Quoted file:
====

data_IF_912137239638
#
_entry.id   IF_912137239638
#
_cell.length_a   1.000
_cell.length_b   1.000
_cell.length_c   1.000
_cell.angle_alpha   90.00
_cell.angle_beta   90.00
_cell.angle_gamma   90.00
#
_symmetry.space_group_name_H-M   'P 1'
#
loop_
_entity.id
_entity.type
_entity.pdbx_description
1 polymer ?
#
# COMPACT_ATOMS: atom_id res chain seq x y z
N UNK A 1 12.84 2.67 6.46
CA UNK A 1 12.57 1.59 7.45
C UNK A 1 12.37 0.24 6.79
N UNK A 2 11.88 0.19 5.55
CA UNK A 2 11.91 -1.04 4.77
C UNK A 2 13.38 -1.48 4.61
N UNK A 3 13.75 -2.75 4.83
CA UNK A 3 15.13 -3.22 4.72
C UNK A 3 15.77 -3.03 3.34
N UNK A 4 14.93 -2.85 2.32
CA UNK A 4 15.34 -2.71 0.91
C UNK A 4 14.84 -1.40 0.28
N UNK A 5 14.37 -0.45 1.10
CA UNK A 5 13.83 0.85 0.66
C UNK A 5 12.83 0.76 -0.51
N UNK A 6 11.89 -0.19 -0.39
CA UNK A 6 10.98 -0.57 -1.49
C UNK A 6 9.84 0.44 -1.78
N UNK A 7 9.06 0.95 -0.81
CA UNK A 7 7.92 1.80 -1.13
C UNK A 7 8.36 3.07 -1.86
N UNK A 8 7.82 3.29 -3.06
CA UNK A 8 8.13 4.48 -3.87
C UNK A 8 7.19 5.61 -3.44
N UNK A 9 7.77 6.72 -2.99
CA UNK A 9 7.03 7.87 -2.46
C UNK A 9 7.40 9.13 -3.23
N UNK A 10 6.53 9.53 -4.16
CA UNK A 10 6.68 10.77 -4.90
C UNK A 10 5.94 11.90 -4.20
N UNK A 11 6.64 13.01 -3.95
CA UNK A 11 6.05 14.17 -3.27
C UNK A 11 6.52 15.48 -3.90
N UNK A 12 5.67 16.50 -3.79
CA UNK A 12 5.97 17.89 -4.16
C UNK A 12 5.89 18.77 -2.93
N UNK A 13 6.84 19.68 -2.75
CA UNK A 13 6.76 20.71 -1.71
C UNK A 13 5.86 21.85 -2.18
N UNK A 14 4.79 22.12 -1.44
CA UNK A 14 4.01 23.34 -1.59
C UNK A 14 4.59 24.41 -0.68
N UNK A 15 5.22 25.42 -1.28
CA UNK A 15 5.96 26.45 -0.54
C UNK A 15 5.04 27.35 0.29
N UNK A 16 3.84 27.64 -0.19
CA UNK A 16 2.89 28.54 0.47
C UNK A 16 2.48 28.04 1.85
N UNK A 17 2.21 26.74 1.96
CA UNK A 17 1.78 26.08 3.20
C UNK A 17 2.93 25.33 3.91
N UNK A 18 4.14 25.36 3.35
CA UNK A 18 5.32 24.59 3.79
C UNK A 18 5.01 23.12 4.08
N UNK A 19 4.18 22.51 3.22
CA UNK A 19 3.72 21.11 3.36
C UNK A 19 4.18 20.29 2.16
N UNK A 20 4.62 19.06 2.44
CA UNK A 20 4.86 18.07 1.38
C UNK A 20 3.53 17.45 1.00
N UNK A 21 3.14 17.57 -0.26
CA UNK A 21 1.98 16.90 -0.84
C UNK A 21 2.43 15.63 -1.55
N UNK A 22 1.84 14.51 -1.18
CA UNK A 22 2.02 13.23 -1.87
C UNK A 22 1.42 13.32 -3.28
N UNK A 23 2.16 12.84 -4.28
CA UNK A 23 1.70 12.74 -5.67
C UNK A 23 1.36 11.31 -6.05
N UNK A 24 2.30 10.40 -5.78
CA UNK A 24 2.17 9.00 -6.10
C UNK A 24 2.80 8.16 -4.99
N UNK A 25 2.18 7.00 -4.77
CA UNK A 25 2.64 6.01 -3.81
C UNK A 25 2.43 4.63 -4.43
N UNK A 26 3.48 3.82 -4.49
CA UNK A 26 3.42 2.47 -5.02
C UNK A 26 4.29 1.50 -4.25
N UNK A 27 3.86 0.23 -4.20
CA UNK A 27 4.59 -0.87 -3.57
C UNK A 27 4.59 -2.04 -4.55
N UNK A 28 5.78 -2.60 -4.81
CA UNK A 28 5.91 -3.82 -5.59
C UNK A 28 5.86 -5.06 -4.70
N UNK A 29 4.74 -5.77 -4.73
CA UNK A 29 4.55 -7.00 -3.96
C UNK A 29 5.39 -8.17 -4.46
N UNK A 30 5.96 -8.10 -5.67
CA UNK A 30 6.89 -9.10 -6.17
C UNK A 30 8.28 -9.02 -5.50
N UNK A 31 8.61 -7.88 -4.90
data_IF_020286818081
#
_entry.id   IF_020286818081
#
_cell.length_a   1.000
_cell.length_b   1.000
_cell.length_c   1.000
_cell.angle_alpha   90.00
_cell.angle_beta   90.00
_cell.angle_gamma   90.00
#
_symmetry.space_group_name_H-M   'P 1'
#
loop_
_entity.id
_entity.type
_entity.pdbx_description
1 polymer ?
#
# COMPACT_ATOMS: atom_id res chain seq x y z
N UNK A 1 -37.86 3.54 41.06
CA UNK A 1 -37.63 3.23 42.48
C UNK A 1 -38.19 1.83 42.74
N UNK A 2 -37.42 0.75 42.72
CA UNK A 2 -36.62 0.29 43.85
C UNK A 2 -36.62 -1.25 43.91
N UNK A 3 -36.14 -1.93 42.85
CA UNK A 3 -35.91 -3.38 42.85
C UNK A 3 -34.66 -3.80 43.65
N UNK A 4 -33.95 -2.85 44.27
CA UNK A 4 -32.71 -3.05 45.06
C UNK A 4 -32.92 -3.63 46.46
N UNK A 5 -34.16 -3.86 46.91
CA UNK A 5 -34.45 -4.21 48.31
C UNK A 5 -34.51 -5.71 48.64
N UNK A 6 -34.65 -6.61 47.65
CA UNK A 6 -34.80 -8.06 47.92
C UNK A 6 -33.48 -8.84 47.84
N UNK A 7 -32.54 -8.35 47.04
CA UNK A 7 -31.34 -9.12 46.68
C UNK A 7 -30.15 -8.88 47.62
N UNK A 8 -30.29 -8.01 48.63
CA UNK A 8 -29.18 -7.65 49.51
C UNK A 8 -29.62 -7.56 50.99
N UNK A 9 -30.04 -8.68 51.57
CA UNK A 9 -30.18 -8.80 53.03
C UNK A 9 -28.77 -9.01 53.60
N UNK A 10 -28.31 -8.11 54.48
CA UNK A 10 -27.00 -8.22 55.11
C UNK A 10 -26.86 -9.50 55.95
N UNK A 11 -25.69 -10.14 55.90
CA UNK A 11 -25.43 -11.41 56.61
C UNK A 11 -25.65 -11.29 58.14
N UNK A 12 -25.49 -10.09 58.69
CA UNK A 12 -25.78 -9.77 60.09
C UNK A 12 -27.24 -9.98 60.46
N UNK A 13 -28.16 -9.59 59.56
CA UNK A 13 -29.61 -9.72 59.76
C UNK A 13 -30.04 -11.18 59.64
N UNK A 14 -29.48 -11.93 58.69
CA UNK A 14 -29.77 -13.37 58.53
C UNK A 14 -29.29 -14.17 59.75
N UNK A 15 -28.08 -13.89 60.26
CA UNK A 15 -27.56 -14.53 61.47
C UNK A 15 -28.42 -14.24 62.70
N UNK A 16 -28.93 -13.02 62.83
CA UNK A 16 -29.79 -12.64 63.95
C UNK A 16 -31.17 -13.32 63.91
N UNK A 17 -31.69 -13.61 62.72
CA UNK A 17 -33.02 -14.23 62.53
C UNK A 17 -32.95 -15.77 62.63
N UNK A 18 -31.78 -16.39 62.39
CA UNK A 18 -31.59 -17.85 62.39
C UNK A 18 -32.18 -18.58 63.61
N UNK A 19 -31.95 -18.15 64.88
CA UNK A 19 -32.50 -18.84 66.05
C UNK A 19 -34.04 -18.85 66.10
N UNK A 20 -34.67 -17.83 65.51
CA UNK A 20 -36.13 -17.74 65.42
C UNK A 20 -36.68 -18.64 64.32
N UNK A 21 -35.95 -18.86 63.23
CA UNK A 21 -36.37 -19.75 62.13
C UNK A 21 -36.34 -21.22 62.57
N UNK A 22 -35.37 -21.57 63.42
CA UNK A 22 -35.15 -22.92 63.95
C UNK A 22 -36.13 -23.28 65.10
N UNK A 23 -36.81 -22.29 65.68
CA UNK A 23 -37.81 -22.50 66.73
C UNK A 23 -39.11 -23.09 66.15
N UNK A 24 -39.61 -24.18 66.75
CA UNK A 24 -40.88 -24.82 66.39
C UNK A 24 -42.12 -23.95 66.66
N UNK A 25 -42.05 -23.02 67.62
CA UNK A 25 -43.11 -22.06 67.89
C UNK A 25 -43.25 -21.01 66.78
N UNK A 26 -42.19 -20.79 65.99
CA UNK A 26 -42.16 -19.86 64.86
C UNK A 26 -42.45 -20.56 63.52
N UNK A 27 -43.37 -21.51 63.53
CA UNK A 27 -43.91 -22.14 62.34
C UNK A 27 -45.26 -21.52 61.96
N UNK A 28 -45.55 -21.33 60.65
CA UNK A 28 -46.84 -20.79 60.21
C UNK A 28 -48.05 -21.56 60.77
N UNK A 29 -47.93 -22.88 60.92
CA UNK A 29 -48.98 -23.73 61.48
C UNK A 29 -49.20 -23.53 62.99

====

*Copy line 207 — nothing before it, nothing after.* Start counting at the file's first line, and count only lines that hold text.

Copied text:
N UNK A 26 -42.19 -20.79 65.99